Feed on

A hat tip and thank you to my Economic of IP Networks List that has just begun its fifth year. I saw the following in email today. Sprint and Clearwire to Combine WiMAX Businesses, Creating a New Mobile Broadband Company

The language of the press release was glowing: (What follows are just the headlines of the release.)

Intel, Google, Comcast, Time Warner Cable and Bright House Networks to Invest $3.2 Billion in Combined Company, at Target Price of $20.00 per Share — Formation of New Company Brings Together the Nation’s Leaders in Communications, Technology Innovation and Entertainment — New Company to Speed Deployment of First Nationwide Next-Generation Mobile WiMAX Network — Transaction Designed to Unlock the Potential of Clearwire’s and Sprint’s 4G Assets — New Company to be Led by Seasoned Management Team from Clearwire and Sprint’s XOHM Business Unit; Board of Directors to Include Leading Wireless and Cable Executives

This did not sync with conversations I had in March with Peter Ecclesine of Cisco about 802.11y This link goes to the Wikipedia entry for 802.11y. I see now that it has been significantly updated since Peter first called my attention to it. It is well worth reading.

Consequently earlier today I asked my list: Any wireless folk or anyone else here willing to give their evaluation of this? i.e. the press release on Sprint and Clearwire’s new venture. I am trying to write up my Taipei research and have had other distractions - thus I admit that I have not dug into this to the degree i’d like to yet.

Is this viable because it uses licensed WiMAX? Most of Any wireless folk or anyone else here willing to give their evaluation of this? Is this viable because it uses licensed WiMAX? Most of WiMAX is licensed but not all? After Peter Ecclesine’s talk at the Cook-In more than one listener was ready to bury WiMAX, Presumably because of the alternative “licensing lite” and cognitive radio stuff 802-11y that Peter was talking about?

Is this for real or is it a prophalactic strike on the part of the WiMAX creators in an attempt to save it? Say in two years? Will there be essentially free alternatives around the time this new venture comes fully to market?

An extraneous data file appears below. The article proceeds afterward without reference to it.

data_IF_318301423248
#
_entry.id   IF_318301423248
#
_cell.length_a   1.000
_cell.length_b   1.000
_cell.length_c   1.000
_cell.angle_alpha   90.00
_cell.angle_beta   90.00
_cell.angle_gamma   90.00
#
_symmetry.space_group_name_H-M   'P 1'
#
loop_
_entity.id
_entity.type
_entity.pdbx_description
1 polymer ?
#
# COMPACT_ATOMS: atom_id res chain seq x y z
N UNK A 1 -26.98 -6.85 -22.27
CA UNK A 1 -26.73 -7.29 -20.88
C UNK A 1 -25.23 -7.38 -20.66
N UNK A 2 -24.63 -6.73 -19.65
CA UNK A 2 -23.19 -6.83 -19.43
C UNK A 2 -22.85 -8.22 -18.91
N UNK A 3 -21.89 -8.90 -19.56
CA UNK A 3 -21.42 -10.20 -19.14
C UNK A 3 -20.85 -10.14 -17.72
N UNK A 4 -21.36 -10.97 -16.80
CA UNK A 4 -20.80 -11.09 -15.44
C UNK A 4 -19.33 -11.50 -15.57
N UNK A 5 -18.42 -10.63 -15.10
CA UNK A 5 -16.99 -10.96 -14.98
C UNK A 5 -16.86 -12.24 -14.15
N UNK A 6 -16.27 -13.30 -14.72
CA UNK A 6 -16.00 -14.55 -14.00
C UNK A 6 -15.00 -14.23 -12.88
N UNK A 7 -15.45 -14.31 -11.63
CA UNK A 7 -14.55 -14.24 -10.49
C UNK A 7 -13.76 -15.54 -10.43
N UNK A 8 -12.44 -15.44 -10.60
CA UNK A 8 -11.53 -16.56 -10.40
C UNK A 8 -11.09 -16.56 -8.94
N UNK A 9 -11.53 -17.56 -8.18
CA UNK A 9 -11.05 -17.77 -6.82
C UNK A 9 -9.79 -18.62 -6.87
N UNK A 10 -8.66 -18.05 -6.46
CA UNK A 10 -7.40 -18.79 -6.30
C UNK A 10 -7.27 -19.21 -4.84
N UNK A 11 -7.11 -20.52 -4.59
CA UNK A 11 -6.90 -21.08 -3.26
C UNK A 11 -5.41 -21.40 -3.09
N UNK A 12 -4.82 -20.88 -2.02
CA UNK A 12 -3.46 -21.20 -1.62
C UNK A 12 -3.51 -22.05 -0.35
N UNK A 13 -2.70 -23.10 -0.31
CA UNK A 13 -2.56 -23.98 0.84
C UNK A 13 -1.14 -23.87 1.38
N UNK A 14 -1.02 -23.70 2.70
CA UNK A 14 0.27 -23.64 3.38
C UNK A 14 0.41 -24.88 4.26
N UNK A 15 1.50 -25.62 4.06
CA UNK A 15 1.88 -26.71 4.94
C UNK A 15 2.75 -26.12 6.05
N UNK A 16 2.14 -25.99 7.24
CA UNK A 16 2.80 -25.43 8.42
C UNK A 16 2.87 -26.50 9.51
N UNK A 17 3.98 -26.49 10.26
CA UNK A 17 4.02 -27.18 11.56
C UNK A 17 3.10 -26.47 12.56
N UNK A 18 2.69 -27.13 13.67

Within about two hours Harold Feld responded:

1) For Sprint&Clearwire: The universe has changed as a result of the 700 MHz auction. There is no question that AT&T and Verizon now rule the traditional wireless roost. Anyone hoping to get into mobile or stay in mobile if already there needs a strategy. So Sprint and Clearwire are desperate.

2) The cable guys also need a strategy against Verizon & AT&T’s ability to integrate wireline and wireless products. That’s not just about quadruple play to consumers, although there are elements of that as well. It is also about competing for enterprise customers and being able to respond if mobile becomes the primary growth market. In addition, Echostar’s acquisition of a serious footprint in the 700 MHz auction makes mobile television a much more likely market. While VZ and AT&T could respond relatively quickly to such a threat, Comcast and TW could not — despite their AWS spectrum holdings. Finally, with broadband maturing, and regulatory risk associated with the plans to monetize traffic by various tiering strategies, cable desperately needs an entry to the wireless world. When Spectrum Co. fell apart, Cox decided to go it alone (and did reasonably well in its effort to get a footprint). Comcast and TW have instead followed the usual path of cable wisdom and created a joint partnership. Share the risk, share the cost, and facilitate continued coordination among fellow cable operators.

3) Google lost its nerve in the 700 MHz auction. Now it finds Verizon is already playing games in C Block. They need someway to get a toehold into mobile before all the customers get grabbed. This is a much cheaper way of getting into wireless than actualy owning and operating a network, or even holding licenses and leasing spectrum.

4) Intel has already invested bilions in WiMax. Someone better start using it big time or they are in deep doo-doo.

So the parties all have incentive to make this real and make it work. But it still has a number of major hurdles to overcome, including the radically different business models and psychologies of the participants. That’s why I’m waiting to see what the FCC applications for license transfer actually say.

Relevant blog posts: Reserving Judgment on Sprint Deal

Spring Spectrum Fling http://www.wetmachine.com/totsf/item/1128

The 700 MHz Auction and the Cable/Telco War

A few minutes later Peter Ecclesine added: Here are Opinions on Clearwire deal from Deutsche Bank and Scott Moritz who is quoted here as saying “Building a network for one tenth the cost depends on who is counting.” Also, you might include the URL of the Clearwire slides

Finally Frank Coluccio offered a summation of this entire process:

This is the link to the MOMA web site on this theme.

Note the first section on this page (URL above) devoted to John Sealy-Brown’s: Thinkering

“Many designers, scientists, and artists have turned to design to give method to their productive tinkering, or what John Seely Brown has called “thinkering.” They all belong to a new culture in which experimentation is guided by engagement with the world and open, constructive collaboration with colleagues and other specialists. Whether in the form of origami, nanofacture, or growth and aggregation, thinkering gives shape to the embryonic dialogue between design and science.”

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